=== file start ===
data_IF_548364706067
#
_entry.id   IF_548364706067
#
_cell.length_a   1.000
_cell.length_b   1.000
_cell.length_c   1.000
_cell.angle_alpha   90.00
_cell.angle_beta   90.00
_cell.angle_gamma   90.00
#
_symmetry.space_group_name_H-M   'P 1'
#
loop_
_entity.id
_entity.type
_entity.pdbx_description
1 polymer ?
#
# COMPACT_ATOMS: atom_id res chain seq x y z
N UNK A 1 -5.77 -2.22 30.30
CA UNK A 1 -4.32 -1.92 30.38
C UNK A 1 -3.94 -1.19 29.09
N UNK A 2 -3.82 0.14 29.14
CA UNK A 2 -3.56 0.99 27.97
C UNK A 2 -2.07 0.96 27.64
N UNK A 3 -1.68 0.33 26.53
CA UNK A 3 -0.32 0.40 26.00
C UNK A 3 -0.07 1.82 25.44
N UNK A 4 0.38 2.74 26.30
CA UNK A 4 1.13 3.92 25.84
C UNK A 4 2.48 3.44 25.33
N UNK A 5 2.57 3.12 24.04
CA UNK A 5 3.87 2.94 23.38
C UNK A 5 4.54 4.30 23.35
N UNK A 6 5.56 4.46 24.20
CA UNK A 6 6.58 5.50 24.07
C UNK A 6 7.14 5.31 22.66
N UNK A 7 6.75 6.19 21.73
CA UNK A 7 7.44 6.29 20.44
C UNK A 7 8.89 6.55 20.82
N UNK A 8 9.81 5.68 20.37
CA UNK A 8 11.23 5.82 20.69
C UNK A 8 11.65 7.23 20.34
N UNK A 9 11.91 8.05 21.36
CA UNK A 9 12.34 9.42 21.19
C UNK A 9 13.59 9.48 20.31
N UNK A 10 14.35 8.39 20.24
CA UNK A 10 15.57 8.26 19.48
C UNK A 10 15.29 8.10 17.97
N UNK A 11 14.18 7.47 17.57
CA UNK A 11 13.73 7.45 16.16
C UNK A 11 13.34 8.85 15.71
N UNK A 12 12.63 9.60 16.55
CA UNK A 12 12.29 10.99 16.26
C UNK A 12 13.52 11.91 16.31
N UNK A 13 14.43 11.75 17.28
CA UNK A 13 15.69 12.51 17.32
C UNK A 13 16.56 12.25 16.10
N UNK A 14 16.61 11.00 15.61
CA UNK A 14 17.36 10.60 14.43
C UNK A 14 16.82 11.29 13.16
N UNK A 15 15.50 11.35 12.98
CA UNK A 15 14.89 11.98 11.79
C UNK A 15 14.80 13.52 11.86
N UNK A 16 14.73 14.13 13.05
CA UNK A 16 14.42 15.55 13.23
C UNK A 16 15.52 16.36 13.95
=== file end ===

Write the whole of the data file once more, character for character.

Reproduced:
data_IF_548364706067
#
_entry.id   IF_548364706067
#
_cell.length_a   1.000
_cell.length_b   1.000
_cell.length_c   1.000
_cell.angle_alpha   90.00
_cell.angle_beta   90.00
_cell.angle_gamma   90.00
#
_symmetry.space_group_name_H-M   'P 1'
#
loop_
_entity.id
_entity.type
_entity.pdbx_description
1 polymer ?
#
# COMPACT_ATOMS: atom_id res chain seq x y z
N UNK A 1 -5.77 -2.22 30.30
CA UNK A 1 -4.32 -1.92 30.38
C UNK A 1 -3.94 -1.19 29.09
N UNK A 2 -3.82 0.14 29.14
CA UNK A 2 -3.56 0.99 27.97
C UNK A 2 -2.07 0.96 27.64
N UNK A 3 -1.68 0.33 26.53
CA UNK A 3 -0.32 0.40 26.00
C UNK A 3 -0.07 1.82 25.44
N UNK A 4 0.38 2.74 26.30
CA UNK A 4 1.13 3.92 25.84
C UNK A 4 2.48 3.44 25.33
N UNK A 5 2.57 3.12 24.04
CA UNK A 5 3.87 2.94 23.38
C UNK A 5 4.54 4.30 23.35
N UNK A 6 5.56 4.46 24.20
CA UNK A 6 6.58 5.50 24.07
C UNK A 6 7.14 5.31 22.66
N UNK A 7 6.75 6.19 21.73
CA UNK A 7 7.44 6.29 20.44
C UNK A 7 8.89 6.55 20.82
N UNK A 8 9.81 5.68 20.37
CA UNK A 8 11.23 5.82 20.69
C UNK A 8 11.65 7.23 20.34
N UNK A 9 11.91 8.05 21.36
CA UNK A 9 12.34 9.42 21.19
C UNK A 9 13.59 9.48 20.31
N UNK A 10 14.35 8.39 20.24
CA UNK A 10 15.57 8.26 19.48
C UNK A 10 15.29 8.10 17.97
N UNK A 11 14.18 7.47 17.57
CA UNK A 11 13.73 7.45 16.16
C UNK A 11 13.34 8.85 15.71
N UNK A 12 12.63 9.60 16.55
CA UNK A 12 12.29 10.99 16.26
C UNK A 12 13.52 11.91 16.31
N UNK A 13 14.43 11.75 17.28
CA UNK A 13 15.69 12.51 17.32
C UNK A 13 16.56 12.25 16.10
N UNK A 14 16.61 11.00 15.61
CA UNK A 14 17.36 10.60 14.43
C UNK A 14 16.82 11.29 13.16
N UNK A 15 15.50 11.35 12.98
CA UNK A 15 14.89 11.98 11.79
C UNK A 15 14.80 13.52 11.86
N UNK A 16 14.73 14.13 13.05
CA UNK A 16 14.42 15.55 13.23
C UNK A 16 15.52 16.36 13.95